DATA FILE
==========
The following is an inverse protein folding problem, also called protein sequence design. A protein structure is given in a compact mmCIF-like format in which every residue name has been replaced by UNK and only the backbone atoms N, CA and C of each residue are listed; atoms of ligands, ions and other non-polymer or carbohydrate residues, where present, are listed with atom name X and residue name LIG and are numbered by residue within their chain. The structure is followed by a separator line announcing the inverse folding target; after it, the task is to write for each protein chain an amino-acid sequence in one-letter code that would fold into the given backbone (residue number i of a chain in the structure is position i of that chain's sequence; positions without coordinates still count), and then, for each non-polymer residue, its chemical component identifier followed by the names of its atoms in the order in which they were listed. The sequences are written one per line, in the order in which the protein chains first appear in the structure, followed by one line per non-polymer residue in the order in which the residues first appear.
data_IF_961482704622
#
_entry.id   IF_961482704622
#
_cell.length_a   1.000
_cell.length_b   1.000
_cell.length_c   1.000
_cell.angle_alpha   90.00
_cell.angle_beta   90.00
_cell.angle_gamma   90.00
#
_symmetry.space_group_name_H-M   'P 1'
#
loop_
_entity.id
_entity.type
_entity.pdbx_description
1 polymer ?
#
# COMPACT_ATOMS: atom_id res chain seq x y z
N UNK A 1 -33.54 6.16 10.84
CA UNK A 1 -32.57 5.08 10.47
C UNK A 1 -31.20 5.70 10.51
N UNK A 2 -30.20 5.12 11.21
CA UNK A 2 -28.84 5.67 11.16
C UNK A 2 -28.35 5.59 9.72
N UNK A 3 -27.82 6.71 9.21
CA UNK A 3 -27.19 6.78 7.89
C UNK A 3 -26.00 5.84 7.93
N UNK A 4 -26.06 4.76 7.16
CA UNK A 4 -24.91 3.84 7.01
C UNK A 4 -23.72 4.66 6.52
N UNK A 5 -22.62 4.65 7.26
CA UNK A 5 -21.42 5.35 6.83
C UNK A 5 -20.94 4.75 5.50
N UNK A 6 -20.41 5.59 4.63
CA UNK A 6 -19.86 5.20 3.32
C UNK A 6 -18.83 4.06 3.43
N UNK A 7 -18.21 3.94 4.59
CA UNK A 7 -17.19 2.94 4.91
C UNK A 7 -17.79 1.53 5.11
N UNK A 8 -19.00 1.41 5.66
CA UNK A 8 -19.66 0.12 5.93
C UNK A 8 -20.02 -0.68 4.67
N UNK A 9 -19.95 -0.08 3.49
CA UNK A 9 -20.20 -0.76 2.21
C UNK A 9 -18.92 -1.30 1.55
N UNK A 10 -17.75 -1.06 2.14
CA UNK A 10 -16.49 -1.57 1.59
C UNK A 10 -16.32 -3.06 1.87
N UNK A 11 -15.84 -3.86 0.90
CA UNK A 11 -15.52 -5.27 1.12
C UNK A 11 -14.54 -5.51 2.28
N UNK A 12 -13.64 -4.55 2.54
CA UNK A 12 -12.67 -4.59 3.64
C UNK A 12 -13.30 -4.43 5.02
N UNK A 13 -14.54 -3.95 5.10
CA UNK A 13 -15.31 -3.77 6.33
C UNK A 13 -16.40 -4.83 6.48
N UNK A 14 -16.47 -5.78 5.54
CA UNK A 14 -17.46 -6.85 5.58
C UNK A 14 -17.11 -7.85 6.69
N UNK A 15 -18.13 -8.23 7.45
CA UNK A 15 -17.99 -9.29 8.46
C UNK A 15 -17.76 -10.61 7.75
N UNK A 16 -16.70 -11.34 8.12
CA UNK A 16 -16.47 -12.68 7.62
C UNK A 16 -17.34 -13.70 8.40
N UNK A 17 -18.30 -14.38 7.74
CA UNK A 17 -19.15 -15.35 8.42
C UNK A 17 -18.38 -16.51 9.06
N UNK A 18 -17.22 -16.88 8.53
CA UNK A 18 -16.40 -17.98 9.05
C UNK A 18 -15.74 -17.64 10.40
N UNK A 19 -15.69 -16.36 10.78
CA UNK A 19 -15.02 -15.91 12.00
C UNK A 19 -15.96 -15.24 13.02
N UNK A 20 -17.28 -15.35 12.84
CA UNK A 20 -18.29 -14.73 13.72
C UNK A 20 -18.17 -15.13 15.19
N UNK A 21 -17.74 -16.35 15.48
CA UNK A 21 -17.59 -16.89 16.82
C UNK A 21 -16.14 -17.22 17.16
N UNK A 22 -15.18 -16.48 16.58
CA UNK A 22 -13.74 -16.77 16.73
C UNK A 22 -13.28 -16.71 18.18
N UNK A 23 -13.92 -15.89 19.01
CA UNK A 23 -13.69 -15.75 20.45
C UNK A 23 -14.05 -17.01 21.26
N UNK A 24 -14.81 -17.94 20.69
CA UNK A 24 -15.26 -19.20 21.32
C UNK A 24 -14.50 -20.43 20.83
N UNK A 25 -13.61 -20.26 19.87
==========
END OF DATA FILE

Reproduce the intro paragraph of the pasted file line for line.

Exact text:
The following is an inverse protein folding problem, also called protein sequence design. A protein structure is given in a compact mmCIF-like format in which every residue name has been replaced by UNK and only the backbone atoms N, CA and C of each residue are listed; atoms of ligands, ions and other non-polymer or carbohydrate residues, where present, are listed with atom name X and residue name LIG and are numbered by residue within their chain. The structure is followed by a separator line announcing the inverse folding target; after it, the task is to write for each protein chain an amino-acid sequence in one-letter code that would fold into the given backbone (residue number i of a chain in the structure is position i of that chain's sequence; positions without coordinates still count), and then, for each non-polymer residue, its chemical component identifier followed by the names of its atoms in the order in which they were listed. The sequences are written one per line, in the order in which the protein chains first appear in the structure, followed by one line per non-polymer residue in the order in which the residues first appear.